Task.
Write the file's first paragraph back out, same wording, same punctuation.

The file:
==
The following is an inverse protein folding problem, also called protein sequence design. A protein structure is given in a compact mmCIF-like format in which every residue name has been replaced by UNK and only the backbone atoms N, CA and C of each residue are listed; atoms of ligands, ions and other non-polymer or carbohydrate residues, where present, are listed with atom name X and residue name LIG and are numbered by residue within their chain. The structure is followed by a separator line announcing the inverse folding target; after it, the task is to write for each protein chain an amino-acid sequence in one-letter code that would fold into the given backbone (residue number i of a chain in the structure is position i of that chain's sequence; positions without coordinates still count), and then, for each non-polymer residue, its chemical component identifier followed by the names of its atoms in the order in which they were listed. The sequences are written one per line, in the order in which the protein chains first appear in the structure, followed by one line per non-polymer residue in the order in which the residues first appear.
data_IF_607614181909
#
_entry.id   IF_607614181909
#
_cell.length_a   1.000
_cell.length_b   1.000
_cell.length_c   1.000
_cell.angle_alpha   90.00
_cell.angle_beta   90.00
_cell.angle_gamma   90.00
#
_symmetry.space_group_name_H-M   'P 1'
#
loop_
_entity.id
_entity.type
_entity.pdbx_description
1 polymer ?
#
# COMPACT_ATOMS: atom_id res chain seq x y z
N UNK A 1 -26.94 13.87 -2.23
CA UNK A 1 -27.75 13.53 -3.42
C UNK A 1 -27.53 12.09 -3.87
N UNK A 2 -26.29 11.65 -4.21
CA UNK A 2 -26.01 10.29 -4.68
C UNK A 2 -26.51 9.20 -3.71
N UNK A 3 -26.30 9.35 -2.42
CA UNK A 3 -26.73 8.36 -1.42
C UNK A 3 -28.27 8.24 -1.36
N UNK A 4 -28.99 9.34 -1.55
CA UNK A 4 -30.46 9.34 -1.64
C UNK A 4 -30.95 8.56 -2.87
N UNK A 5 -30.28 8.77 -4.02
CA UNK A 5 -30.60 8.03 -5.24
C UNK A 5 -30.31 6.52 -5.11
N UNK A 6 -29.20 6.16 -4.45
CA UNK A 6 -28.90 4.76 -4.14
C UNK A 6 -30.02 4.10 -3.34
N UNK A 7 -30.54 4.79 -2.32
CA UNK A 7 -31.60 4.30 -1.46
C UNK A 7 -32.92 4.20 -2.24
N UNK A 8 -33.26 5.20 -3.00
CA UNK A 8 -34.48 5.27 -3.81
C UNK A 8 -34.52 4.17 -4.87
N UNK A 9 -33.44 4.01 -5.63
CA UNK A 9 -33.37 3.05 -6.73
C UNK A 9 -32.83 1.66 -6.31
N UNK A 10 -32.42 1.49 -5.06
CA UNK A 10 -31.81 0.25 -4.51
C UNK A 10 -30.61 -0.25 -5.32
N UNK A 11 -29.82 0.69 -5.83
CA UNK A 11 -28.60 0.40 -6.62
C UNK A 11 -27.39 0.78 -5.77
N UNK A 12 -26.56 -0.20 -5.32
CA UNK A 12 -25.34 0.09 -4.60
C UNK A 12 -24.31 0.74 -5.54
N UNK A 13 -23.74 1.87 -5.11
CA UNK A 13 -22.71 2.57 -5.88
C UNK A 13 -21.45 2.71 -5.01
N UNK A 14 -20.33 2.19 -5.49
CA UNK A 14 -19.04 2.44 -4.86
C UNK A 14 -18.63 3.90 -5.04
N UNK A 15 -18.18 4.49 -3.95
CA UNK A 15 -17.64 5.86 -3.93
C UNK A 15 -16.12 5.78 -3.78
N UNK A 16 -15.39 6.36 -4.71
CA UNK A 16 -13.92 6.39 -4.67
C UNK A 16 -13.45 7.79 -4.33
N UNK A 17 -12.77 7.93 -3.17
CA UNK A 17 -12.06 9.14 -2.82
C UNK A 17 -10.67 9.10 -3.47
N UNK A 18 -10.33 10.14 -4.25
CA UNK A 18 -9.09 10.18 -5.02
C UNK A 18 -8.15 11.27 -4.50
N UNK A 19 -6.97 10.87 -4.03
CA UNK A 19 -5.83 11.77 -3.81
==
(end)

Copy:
The following is an inverse protein folding problem, also called protein sequence design. A protein structure is given in a compact mmCIF-like format in which every residue name has been replaced by UNK and only the backbone atoms N, CA and C of each residue are listed; atoms of ligands, ions and other non-polymer or carbohydrate residues, where present, are listed with atom name X and residue name LIG and are numbered by residue within their chain. The structure is followed by a separator line announcing the inverse folding target; after it, the task is to write for each protein chain an amino-acid sequence in one-letter code that would fold into the given backbone (residue number i of a chain in the structure is position i of that chain's sequence; positions without coordinates still count), and then, for each non-polymer residue, its chemical component identifier followed by the names of its atoms in the order in which they were listed. The sequences are written one per line, in the order in which the protein chains first appear in the structure, followed by one line per non-polymer residue in the order in which the residues first appear.